Previous Challenge Entry (Level 4 – Masters)
Topic: The Writer’s Skill/Craft (04/22/10)
By Rachel Phelps
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The powder keg he heaved up from below weighed almost as much as he did, but he swung it onto the deck and shoved it forward with the finesse of months of practice. Finesse, now that was a good word. Peter shoved a lock of hair from his eyes and vowed to remember it to write down later.
“Get that powder over here, boy!”
The shout came from Stevens, who was feverishly hauling a cannon back to reload. Peter shoved the keg forward on its side and rolled it over to the first mate.
“The men below?”
Stevens was a man of few words, and Peter had learned he respected that attribute in others. Chopping his own sentences to match meant fewer cuffs and kicks from the man, and in the world of a cabin boy, that was a prize worth capturing.
Stevens tipped the keg into the barrel of the cannon, spitting as another ball splashed into the waves mere feet from the bowsprit. “Will this blusterin’ bilge rat will ever stop shelling us?”
Peter noted the phrase as one to write down, too. He liked the way it felt on his tongue.
“You’d best go see what the captain wishes us to do. Tell him we’re manning the forecastle guns. Good lad.”
Peter scrambled toward the captain’s cabin, adjusting his strides to the listing of the ship. His knock was immediately greeted with a barked order to enter.
“Mr. Stevens wishes to know your orders, sir,” Peter said, eyeing the near-empty bottle in the captain’s hand. “He’s using the forecastle guns.”’
Captain Hezekiah Harpshot looked up from the paper he held in a rather tremory… no, trembling, hand.
“Ah, Peter,” he said thickly. “I was hoping you’d come. Can’t read a word of this scrawl.”
Peter took the letter that had been delivered before the shelling began. Captain Harpshot always blamed the handwriting to cover the fact he couldn’t read a whit. The flowing script indicated a gentleman, and there were several words that were a good inch or longer. He couldn’t help but grin as his eyes skimmed down the page.
“It’s the Duke of Bouldingshire, Captain. He’s seeking satisfaction for the honor of his sister, Lady –“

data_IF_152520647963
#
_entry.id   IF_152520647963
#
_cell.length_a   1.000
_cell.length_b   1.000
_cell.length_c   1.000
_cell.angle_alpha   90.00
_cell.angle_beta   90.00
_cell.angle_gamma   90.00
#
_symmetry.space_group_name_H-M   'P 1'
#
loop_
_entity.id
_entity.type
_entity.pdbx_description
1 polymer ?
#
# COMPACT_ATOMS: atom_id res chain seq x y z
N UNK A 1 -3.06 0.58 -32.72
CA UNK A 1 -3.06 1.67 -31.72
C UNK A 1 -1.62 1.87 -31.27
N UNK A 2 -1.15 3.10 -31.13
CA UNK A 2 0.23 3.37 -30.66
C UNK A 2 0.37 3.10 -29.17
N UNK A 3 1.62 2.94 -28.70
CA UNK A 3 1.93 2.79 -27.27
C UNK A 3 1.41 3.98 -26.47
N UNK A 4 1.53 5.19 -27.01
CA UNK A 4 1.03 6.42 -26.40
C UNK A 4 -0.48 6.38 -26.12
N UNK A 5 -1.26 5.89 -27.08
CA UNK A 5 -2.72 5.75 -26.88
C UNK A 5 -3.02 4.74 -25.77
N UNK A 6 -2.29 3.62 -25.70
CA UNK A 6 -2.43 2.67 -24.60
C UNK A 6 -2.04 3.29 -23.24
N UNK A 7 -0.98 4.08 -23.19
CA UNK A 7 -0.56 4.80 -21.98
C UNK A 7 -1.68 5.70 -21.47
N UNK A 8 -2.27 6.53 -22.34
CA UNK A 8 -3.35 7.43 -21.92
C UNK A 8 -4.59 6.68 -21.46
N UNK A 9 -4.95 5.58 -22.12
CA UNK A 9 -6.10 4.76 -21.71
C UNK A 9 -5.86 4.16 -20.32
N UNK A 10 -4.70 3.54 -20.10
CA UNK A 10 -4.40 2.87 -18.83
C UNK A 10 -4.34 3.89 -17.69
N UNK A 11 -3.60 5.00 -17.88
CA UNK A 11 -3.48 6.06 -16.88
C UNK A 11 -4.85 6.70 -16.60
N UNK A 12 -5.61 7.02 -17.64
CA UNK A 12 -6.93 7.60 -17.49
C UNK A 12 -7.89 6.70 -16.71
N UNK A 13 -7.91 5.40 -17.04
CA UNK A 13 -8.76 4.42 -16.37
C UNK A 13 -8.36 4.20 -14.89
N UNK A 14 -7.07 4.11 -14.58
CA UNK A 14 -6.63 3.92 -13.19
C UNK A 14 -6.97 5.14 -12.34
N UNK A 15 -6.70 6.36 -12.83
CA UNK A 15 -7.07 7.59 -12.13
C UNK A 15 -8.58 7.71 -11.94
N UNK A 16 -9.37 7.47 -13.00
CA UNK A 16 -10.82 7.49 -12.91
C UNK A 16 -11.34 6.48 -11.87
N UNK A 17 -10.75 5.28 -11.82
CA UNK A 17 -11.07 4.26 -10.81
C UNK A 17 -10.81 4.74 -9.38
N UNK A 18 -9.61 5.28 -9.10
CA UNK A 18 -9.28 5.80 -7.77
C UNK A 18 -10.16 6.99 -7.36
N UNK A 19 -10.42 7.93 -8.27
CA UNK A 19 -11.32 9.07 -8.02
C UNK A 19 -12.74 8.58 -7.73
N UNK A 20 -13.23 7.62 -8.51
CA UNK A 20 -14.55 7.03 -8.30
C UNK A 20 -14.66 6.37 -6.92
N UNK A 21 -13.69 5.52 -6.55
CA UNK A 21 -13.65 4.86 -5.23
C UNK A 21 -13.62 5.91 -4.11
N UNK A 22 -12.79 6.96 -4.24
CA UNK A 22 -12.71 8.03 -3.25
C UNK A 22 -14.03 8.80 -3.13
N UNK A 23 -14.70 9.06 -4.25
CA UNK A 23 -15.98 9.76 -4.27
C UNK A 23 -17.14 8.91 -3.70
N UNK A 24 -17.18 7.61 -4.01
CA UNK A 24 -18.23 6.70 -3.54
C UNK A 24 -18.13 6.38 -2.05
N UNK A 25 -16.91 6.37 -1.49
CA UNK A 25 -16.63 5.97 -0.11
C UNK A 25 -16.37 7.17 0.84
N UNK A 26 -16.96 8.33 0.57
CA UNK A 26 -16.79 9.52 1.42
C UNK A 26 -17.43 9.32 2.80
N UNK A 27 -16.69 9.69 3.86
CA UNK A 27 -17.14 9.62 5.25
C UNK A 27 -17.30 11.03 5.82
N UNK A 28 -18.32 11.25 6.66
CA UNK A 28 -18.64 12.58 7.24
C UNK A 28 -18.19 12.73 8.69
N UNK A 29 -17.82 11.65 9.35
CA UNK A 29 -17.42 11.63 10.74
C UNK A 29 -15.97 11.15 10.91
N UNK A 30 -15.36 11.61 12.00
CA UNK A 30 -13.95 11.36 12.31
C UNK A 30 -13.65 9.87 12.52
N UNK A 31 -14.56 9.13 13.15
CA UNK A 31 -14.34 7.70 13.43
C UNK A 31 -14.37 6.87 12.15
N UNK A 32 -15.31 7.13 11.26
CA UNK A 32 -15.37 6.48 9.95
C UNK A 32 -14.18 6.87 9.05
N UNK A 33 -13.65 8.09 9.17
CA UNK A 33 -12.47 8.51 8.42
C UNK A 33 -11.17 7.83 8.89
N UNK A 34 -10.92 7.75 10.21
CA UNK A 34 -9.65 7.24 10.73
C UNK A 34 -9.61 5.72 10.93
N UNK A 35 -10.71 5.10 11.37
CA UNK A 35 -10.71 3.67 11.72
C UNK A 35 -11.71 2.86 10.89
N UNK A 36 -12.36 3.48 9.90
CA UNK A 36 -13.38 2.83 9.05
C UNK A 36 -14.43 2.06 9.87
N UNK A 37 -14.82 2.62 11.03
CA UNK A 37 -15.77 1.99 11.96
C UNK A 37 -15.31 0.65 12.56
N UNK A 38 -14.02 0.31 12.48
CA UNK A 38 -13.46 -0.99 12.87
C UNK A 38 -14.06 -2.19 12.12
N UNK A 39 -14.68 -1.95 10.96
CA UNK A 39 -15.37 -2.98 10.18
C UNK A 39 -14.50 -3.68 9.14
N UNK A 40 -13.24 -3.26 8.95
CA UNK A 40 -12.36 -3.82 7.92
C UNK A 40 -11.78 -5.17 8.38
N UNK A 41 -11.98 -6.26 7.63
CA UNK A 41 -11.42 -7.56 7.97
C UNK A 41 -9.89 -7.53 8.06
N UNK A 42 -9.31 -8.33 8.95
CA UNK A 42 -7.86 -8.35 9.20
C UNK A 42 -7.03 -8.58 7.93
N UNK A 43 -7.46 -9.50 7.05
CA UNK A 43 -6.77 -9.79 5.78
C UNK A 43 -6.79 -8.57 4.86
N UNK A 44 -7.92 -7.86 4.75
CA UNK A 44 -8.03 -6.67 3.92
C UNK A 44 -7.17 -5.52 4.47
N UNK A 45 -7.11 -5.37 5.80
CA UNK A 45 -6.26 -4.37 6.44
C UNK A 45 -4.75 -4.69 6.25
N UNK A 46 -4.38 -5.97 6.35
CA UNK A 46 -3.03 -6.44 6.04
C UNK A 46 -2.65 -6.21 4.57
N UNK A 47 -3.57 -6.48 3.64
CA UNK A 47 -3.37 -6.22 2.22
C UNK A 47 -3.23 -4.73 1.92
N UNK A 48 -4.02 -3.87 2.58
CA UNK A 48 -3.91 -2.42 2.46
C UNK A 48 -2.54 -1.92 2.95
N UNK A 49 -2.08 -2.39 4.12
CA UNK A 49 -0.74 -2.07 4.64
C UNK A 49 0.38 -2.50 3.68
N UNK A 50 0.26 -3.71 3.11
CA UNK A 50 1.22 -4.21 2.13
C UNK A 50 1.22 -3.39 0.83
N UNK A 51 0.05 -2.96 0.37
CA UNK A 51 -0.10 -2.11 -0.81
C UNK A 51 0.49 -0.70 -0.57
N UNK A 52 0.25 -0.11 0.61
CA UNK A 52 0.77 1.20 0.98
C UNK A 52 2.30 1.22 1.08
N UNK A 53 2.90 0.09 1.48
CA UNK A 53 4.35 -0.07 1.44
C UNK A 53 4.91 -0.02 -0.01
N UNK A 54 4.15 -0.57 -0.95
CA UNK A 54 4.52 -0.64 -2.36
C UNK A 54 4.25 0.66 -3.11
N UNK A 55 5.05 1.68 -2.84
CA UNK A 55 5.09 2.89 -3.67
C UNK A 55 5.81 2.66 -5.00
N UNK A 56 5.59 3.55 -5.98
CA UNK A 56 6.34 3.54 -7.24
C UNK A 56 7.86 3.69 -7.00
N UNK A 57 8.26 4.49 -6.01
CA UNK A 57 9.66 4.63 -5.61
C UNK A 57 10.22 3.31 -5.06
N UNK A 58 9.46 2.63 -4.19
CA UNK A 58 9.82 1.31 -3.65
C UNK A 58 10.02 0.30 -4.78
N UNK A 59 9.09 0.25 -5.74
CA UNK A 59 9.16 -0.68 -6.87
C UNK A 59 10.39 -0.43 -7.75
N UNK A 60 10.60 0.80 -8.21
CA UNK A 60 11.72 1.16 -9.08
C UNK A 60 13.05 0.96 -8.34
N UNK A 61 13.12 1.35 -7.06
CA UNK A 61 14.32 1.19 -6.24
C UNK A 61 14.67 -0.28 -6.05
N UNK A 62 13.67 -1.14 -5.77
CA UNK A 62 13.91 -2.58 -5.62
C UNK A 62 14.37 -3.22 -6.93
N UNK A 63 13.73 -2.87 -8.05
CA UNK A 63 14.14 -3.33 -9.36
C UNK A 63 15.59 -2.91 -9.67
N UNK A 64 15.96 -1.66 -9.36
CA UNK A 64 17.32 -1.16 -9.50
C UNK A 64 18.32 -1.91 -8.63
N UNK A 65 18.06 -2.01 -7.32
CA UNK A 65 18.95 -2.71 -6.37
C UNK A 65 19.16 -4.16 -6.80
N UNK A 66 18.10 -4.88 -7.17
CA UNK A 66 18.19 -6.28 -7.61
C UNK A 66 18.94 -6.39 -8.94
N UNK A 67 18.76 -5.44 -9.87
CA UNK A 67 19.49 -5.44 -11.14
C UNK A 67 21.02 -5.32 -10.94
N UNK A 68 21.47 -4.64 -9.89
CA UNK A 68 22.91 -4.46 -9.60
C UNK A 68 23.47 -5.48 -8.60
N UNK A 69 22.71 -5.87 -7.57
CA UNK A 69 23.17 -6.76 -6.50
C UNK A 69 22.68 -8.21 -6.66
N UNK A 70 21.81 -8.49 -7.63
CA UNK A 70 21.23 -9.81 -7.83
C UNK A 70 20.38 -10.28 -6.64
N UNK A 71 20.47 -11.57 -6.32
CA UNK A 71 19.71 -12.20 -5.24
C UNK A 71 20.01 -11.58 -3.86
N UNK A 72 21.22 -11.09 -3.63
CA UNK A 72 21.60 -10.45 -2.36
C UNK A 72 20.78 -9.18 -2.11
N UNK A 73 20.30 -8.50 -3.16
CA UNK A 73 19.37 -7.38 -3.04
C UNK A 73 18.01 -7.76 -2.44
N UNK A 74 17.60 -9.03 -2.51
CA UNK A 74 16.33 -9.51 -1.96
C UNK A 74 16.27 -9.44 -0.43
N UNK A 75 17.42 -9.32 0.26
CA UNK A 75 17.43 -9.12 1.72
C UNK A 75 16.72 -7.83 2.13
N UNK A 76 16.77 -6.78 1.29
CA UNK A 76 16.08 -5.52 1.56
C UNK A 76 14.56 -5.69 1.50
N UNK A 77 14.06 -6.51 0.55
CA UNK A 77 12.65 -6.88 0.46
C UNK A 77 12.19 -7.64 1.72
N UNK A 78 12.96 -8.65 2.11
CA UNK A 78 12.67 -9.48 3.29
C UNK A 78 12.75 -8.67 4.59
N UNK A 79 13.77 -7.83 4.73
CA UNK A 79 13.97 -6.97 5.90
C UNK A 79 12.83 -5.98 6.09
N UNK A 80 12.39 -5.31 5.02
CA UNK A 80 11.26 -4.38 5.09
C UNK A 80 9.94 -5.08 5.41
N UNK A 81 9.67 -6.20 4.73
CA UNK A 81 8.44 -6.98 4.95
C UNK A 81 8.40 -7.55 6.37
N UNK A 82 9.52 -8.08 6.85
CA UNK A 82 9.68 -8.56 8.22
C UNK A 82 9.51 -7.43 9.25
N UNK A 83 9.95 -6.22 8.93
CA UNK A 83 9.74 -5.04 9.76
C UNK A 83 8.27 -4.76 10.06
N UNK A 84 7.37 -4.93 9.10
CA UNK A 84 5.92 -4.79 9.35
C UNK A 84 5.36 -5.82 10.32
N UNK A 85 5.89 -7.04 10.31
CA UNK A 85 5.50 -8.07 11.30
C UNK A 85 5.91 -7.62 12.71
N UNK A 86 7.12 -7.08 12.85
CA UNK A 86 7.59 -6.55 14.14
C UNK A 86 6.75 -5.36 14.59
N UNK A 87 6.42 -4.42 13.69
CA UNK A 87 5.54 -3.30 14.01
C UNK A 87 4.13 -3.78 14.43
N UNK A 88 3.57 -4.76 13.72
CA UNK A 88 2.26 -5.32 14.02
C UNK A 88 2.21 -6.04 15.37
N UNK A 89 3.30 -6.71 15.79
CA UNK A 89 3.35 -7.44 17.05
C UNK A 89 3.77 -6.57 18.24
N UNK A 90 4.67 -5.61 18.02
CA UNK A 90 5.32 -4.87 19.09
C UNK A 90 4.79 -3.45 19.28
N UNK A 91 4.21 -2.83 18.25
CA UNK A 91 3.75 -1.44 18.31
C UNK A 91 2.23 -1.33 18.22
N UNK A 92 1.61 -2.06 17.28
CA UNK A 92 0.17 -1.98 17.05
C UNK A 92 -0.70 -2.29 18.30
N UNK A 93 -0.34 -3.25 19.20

“Helena,” Harpshot finished for him, his voice cracking. “Sweet, lovely Helena.”
“Yes, sir,” Peter said soothingly. The time since they finished plundering Bouldingshire had been particularly miserable as the captain mourned leaving his lady love. “The Duke says he will not be satisfied until we surrender, or he sends the Puckish Rogue to the bottom.
“How are we faring?” Harpshot asked.
“Not well, sir,” Peter said truthfully. An idea tickled that spot behind his left ear where crazy ideas were always born. “I suggest you send the duke his reply.”
“C-Can’t,” the captain said over a hiccup. “You know that, Petey.”
“I can write, sir.”
Moments later, Peter found himself outfitted with parchment and a quill. He bit his lip, and waited for the dictation.
“To that sniveling, monstrous heathen, the Duke.”
“We have no intention of going peaceably back to your shire…”
My heart is sad as I pen these lines, for we who should be united in brotherly love are at war.
“nor will we give you the satisfaction of offering our surrender…”
Were it not for my current outlaw status, I would have proposed to your sister a fortnight ago. Alas, I feared her reputation would come to harm by mine, so I departed.
“Long time writing that, sonny,” Harpshot said sharply. Peter looked up, smiling nervously, and Harpshot shrugged.
“I am offering you a chance to withdraw honorably…”
Were it in my power, I would instantly return and propose to the fair lady in question. At this moment, however, your hostilities stand between our hearts.
“And trust you will have enough sense in your misshaped –
“- head to accept my generous offer…”
I throw myself on your mercy, Your Grace, and trust you will not let your sister’s happiness be forever thwarted.
“From the fiercest pirate of these seas, Captain Hezekiah Harpshot.”
With fond wishes for your good health and that of your sister,
Captain Hezekiah Harpshot.
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